Your company is a success. You’ve built a great reputation and made a lot of money in your home location. Your employees are engaged and feel that their work is meaningful. Now you set your sites on expansion. It should be easy, right? You just do the exact same things you’ve been doing…just 1,200 miles away. So easy.
As the economy heats up, so does the competition for talent. To ensure that your current employees are less at risk for poaching and that candidates choose to invest their careers with you, consider upgrading your employment brand.
Rackspace, a San Antonio-area cloud hosting company, is famous for its culture. Rackers (as employees call themselves) often cite the company’s adherence to its core values, community volunteer opportunities, philanthropy programs, and work-life balance as major benefits of employment at Rackspace. It’s one of _Fortune_ magazine’s 100 Best Places to Work (#74 in 2017).
But what’s most palpable at Rackspace is how seriously each and every one of their employees takes their credo: fanatical support. “Fanatical support” is the story they tell themselves and one another. It’s on their website and on company t-shirts. It energizes them and the work that they do.
How can you get this kind of buy-in from your employees? Here are some tips:
1. Employee Surveys: Ask your employees what they like or love about working at your organization. Find out why long-term employees stay and why newer employees came to the company. In these answers, you can determine the strengths of your culture and the appeal of working for your organization.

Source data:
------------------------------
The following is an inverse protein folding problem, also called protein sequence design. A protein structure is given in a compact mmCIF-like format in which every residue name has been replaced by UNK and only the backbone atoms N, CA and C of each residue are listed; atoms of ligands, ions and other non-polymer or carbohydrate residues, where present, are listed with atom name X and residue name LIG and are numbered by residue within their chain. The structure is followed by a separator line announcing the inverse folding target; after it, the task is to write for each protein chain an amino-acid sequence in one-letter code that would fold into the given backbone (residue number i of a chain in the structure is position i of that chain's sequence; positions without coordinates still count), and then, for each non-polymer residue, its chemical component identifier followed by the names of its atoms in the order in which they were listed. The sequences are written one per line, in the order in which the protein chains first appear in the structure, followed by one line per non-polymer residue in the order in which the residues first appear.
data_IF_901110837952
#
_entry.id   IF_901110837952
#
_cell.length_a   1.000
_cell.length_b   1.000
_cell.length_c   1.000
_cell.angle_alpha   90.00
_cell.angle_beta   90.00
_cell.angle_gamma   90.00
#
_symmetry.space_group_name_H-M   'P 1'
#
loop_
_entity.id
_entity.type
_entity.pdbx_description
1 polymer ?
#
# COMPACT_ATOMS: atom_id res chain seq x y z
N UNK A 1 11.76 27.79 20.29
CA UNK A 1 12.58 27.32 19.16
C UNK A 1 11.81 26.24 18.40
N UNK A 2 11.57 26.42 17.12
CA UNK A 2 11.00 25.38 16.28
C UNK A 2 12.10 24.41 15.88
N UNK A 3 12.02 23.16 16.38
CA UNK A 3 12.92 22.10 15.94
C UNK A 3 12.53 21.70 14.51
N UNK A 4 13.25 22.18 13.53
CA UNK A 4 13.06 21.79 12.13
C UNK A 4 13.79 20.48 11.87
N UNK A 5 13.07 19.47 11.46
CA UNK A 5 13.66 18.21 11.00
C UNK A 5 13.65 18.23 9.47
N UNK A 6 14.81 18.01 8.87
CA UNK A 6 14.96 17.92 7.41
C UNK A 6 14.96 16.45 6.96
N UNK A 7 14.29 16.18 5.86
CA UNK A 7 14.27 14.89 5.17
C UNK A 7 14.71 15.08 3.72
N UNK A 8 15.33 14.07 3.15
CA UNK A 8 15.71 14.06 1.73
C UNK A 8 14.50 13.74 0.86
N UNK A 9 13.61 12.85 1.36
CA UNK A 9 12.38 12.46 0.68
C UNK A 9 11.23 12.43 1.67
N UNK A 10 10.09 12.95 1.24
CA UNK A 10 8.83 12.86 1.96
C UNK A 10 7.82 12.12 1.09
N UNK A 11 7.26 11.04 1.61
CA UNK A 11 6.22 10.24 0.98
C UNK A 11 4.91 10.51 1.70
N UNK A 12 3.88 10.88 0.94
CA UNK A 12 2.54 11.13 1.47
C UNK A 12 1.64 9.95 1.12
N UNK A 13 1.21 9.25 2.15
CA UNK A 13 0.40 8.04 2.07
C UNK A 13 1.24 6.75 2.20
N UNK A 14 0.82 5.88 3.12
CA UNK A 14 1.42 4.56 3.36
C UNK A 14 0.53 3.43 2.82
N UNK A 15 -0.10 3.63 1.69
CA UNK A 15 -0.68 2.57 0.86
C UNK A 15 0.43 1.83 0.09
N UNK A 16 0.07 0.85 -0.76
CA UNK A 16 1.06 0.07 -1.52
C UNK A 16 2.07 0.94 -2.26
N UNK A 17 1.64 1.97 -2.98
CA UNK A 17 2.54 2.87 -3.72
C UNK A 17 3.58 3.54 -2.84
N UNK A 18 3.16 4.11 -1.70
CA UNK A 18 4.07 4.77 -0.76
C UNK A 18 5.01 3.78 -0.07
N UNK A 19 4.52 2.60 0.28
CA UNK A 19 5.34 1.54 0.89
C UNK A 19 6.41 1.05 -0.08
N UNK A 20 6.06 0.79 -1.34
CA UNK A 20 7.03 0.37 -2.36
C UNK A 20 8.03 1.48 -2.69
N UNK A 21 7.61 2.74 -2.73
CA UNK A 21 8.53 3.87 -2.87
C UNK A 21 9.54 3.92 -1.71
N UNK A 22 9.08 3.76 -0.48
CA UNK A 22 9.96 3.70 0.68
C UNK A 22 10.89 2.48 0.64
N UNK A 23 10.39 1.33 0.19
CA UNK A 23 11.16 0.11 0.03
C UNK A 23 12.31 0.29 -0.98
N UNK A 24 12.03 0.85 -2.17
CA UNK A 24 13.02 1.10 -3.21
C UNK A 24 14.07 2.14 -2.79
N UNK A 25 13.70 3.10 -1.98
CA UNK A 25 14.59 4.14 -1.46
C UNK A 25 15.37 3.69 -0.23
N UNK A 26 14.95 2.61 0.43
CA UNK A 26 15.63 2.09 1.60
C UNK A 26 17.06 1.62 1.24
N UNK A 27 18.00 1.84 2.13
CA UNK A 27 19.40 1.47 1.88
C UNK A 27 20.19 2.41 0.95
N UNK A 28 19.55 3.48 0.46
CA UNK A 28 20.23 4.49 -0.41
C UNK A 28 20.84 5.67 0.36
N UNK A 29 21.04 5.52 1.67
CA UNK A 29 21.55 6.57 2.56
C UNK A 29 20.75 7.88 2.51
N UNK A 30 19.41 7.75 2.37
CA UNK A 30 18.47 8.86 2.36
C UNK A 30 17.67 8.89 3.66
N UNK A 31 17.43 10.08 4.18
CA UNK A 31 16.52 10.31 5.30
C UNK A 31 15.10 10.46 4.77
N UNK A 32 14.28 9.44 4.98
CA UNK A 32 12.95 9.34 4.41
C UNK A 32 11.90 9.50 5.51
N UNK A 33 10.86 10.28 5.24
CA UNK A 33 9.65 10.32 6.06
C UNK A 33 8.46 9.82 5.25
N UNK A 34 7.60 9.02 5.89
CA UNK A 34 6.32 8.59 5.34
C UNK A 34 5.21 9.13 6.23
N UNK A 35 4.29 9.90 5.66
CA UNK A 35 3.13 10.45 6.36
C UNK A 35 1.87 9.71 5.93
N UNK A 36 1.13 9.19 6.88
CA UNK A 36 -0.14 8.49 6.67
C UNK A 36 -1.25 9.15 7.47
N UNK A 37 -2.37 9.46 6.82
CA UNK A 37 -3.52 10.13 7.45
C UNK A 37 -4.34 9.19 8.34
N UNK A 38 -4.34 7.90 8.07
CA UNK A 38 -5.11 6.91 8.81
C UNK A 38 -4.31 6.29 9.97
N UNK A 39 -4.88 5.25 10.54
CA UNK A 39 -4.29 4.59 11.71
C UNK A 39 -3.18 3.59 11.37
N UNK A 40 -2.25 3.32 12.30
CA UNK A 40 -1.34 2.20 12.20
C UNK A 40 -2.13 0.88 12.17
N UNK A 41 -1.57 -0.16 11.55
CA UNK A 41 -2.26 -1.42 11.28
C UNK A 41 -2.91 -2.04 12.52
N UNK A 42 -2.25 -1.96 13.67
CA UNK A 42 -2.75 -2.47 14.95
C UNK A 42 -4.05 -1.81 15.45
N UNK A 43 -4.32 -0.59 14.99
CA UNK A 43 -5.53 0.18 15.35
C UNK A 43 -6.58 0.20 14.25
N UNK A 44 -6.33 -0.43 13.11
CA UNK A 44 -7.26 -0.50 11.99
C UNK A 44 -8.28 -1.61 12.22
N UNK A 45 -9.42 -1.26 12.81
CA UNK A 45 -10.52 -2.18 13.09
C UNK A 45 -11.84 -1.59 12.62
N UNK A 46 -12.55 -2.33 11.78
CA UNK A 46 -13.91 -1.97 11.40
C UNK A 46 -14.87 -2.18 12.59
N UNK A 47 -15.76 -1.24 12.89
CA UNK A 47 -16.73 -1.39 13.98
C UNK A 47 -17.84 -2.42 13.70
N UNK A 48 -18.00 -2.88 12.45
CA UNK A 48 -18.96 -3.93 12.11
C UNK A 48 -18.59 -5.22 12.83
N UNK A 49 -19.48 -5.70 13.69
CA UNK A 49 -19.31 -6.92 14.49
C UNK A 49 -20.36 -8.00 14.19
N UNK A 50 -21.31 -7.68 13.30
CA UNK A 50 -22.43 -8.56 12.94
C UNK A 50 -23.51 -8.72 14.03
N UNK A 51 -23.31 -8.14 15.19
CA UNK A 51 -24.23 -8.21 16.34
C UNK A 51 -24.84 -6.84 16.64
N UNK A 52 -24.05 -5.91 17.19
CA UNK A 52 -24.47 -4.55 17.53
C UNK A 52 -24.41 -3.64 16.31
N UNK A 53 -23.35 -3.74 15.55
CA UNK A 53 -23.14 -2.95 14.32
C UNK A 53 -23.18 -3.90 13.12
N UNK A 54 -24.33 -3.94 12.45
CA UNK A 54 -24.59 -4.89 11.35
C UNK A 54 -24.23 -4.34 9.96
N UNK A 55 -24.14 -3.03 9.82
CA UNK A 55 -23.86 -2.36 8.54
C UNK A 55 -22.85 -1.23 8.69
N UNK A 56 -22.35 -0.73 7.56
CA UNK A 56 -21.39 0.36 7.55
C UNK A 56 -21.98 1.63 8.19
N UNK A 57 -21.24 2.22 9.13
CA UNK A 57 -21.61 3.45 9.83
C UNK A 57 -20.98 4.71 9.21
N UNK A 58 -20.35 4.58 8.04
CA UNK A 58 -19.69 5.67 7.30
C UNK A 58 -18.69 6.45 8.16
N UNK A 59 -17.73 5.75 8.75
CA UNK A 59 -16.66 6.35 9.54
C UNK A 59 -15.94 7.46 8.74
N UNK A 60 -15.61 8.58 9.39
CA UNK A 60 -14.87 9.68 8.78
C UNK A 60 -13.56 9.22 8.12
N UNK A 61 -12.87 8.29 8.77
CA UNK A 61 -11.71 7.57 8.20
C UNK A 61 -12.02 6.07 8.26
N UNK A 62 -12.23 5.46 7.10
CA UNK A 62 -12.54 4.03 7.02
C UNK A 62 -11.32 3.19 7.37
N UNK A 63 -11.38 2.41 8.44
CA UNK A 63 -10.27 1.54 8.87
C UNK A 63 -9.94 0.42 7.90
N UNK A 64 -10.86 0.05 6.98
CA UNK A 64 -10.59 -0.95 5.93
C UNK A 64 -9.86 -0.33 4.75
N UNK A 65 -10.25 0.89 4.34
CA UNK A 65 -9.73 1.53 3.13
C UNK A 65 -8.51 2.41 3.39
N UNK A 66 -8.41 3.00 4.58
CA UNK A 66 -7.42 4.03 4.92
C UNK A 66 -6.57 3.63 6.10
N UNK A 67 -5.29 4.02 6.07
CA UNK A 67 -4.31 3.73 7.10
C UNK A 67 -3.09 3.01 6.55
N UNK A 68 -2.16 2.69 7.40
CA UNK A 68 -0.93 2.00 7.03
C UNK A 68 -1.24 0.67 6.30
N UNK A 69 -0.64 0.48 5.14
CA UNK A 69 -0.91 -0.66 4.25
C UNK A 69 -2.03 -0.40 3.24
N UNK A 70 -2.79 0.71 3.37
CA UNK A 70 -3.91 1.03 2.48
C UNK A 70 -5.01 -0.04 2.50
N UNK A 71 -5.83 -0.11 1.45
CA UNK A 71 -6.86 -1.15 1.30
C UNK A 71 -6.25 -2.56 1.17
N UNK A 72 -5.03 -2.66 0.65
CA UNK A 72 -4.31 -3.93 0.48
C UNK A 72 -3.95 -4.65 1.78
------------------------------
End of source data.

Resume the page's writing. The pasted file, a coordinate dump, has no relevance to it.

2. Brand It: Synthesize the positive part of your culture down to a name (like Rackspace employees calling themselves Rackers) or a tag line (like Fanatical Support). Use something catchy and memorable. Your marketing team or an outside firm with experience in internal communication branding can help with this.
3. Disciplined Communication: Ensure that all internal communication is branded in the same way. Internal content should also bolster the cultural message. The company’s cultural values should be front and center on all candidate communication and on any career websites where your organization posts open positions.
4. Live It: Hopefully, if you did your homework (see tip #1), you discovered the important and positive aspects of your culture. Find ways to reinforce these strengths at company gatherings, in programs, and in community outreach. Your employment messaging should include examples of employees living this culture. Make sure your PR team includes any “culture highlighting” activities in press releases.
5. Build Recognition Around the Brand: Reward and recognize employees for examples of “living the brand.” Rackspace, for example, could acknowledge employees who go above and beyond in their client support. Be creative with ways to highlight employees who are positive examples of the culture.
These tips should get you started on building your employment brand. Keep in mind, though, that this isn’t the only way to compete for employees. Providing competitive compensation, ensuring that employees find their work meaningful, and having clear paths for advancement are other considerations. Positive employment branding is not a substitute for any of these other important employment advantages, but it is one of the things your organization should be doing to win the war for talent.